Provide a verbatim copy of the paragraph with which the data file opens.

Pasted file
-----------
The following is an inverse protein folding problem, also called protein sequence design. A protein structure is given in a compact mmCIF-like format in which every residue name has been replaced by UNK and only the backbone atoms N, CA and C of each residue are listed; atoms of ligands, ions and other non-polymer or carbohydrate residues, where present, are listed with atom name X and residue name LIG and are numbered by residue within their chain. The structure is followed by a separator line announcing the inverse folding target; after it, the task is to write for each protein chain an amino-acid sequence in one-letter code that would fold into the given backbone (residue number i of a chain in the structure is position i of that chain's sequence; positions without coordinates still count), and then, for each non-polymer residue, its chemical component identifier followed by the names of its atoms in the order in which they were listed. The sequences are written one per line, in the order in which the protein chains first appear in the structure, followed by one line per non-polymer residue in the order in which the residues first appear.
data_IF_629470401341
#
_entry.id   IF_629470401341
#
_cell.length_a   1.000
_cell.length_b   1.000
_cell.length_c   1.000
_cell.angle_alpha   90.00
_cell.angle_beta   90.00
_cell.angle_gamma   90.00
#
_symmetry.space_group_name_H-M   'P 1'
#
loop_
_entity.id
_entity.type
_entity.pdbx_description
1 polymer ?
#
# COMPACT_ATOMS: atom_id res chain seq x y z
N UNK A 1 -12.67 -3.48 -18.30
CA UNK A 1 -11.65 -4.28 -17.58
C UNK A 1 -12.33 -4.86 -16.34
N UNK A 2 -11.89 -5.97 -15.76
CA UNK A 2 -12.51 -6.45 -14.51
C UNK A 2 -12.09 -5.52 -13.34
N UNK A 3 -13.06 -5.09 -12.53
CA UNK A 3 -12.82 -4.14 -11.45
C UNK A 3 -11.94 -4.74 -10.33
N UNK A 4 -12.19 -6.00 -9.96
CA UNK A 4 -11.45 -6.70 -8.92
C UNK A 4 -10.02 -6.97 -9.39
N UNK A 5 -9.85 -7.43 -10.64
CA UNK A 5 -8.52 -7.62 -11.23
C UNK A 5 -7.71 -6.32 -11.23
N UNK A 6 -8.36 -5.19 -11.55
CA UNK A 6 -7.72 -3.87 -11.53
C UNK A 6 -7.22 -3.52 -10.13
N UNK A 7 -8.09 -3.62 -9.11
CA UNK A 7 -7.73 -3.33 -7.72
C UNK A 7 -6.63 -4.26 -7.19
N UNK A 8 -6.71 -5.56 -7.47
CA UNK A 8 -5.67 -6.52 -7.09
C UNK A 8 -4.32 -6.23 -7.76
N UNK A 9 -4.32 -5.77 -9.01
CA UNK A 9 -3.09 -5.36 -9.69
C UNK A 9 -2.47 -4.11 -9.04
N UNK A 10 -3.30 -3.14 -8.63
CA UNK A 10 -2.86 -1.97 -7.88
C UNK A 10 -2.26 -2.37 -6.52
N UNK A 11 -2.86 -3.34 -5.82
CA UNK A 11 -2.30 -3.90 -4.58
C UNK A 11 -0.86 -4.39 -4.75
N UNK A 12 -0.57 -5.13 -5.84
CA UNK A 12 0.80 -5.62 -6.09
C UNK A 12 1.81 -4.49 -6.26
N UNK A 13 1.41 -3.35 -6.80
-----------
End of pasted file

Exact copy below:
The following is an inverse protein folding problem, also called protein sequence design. A protein structure is given in a compact mmCIF-like format in which every residue name has been replaced by UNK and only the backbone atoms N, CA and C of each residue are listed; atoms of ligands, ions and other non-polymer or carbohydrate residues, where present, are listed with atom name X and residue name LIG and are numbered by residue within their chain. The structure is followed by a separator line announcing the inverse folding target; after it, the task is to write for each protein chain an amino-acid sequence in one-letter code that would fold into the given backbone (residue number i of a chain in the structure is position i of that chain's sequence; positions without coordinates still count), and then, for each non-polymer residue, its chemical component identifier followed by the names of its atoms in the order in which they were listed. The sequences are written one per line, in the order in which the protein chains first appear in the structure, followed by one line per non-polymer residue in the order in which the residues first appear.